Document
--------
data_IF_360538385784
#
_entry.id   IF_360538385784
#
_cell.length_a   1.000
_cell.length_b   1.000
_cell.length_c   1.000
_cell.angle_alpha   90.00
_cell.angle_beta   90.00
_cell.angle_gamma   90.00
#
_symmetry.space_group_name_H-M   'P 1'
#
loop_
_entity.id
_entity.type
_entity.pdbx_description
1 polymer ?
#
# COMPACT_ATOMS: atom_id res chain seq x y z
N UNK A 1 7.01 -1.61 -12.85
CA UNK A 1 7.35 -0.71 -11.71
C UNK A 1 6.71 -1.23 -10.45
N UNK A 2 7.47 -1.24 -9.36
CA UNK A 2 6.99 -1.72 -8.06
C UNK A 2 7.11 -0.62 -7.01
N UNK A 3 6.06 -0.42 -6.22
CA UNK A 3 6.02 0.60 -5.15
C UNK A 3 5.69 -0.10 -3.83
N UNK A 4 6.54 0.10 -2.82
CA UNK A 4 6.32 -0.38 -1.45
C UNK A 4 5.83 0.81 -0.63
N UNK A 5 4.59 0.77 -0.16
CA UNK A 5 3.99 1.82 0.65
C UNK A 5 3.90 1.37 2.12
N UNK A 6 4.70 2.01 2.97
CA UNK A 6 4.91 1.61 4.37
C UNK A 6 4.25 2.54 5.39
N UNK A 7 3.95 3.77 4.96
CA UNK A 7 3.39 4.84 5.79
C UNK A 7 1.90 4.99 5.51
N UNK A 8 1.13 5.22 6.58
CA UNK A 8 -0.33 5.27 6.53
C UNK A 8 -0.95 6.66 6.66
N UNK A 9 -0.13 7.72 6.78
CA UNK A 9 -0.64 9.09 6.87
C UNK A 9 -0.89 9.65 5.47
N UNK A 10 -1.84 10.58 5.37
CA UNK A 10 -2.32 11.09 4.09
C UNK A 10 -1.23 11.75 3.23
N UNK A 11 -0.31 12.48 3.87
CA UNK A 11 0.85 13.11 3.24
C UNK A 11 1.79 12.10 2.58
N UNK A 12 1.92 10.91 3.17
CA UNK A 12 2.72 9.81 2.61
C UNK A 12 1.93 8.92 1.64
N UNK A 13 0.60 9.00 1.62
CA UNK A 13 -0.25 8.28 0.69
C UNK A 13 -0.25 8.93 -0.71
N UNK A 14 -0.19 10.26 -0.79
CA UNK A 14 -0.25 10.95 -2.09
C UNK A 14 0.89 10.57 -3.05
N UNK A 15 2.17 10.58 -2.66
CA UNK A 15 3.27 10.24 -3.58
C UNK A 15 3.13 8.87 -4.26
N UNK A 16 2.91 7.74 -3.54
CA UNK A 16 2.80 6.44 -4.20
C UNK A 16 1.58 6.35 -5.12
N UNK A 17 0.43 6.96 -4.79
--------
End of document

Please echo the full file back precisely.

data_IF_360538385784
#
_entry.id   IF_360538385784
#
_cell.length_a   1.000
_cell.length_b   1.000
_cell.length_c   1.000
_cell.angle_alpha   90.00
_cell.angle_beta   90.00
_cell.angle_gamma   90.00
#
_symmetry.space_group_name_H-M   'P 1'
#
loop_
_entity.id
_entity.type
_entity.pdbx_description
1 polymer ?
#
# COMPACT_ATOMS: atom_id res chain seq x y z
N UNK A 1 7.01 -1.61 -12.85
CA UNK A 1 7.35 -0.71 -11.71
C UNK A 1 6.71 -1.23 -10.45
N UNK A 2 7.47 -1.24 -9.36
CA UNK A 2 6.99 -1.72 -8.06
C UNK A 2 7.11 -0.62 -7.01
N UNK A 3 6.06 -0.42 -6.22
CA UNK A 3 6.02 0.60 -5.15
C UNK A 3 5.69 -0.10 -3.83
N UNK A 4 6.54 0.10 -2.82
CA UNK A 4 6.32 -0.38 -1.45
C UNK A 4 5.83 0.81 -0.63
N UNK A 5 4.59 0.77 -0.16
CA UNK A 5 3.99 1.82 0.65
C UNK A 5 3.90 1.37 2.12
N UNK A 6 4.70 2.01 2.97
CA UNK A 6 4.91 1.61 4.37
C UNK A 6 4.25 2.54 5.39
N UNK A 7 3.95 3.77 4.96
CA UNK A 7 3.39 4.84 5.79
C UNK A 7 1.90 4.99 5.51
N UNK A 8 1.13 5.22 6.58
CA UNK A 8 -0.33 5.27 6.53
C UNK A 8 -0.95 6.66 6.66
N UNK A 9 -0.13 7.72 6.78
CA UNK A 9 -0.64 9.09 6.87
C UNK A 9 -0.89 9.65 5.47
N UNK A 10 -1.84 10.58 5.37
CA UNK A 10 -2.32 11.09 4.09
C UNK A 10 -1.23 11.75 3.23
N UNK A 11 -0.31 12.48 3.87
CA UNK A 11 0.85 13.11 3.24
C UNK A 11 1.79 12.10 2.58
N UNK A 12 1.92 10.91 3.17
CA UNK A 12 2.72 9.81 2.61
C UNK A 12 1.93 8.92 1.64
N UNK A 13 0.60 9.00 1.62
CA UNK A 13 -0.25 8.28 0.69
C UNK A 13 -0.25 8.93 -0.71
N UNK A 14 -0.19 10.26 -0.79
CA UNK A 14 -0.25 10.95 -2.09
C UNK A 14 0.89 10.57 -3.05
N UNK A 15 2.17 10.58 -2.66
CA UNK A 15 3.27 10.24 -3.58
C UNK A 15 3.13 8.87 -4.26
N UNK A 16 2.91 7.74 -3.54
CA UNK A 16 2.80 6.44 -4.20
C UNK A 16 1.58 6.35 -5.12
N UNK A 17 0.43 6.96 -4.79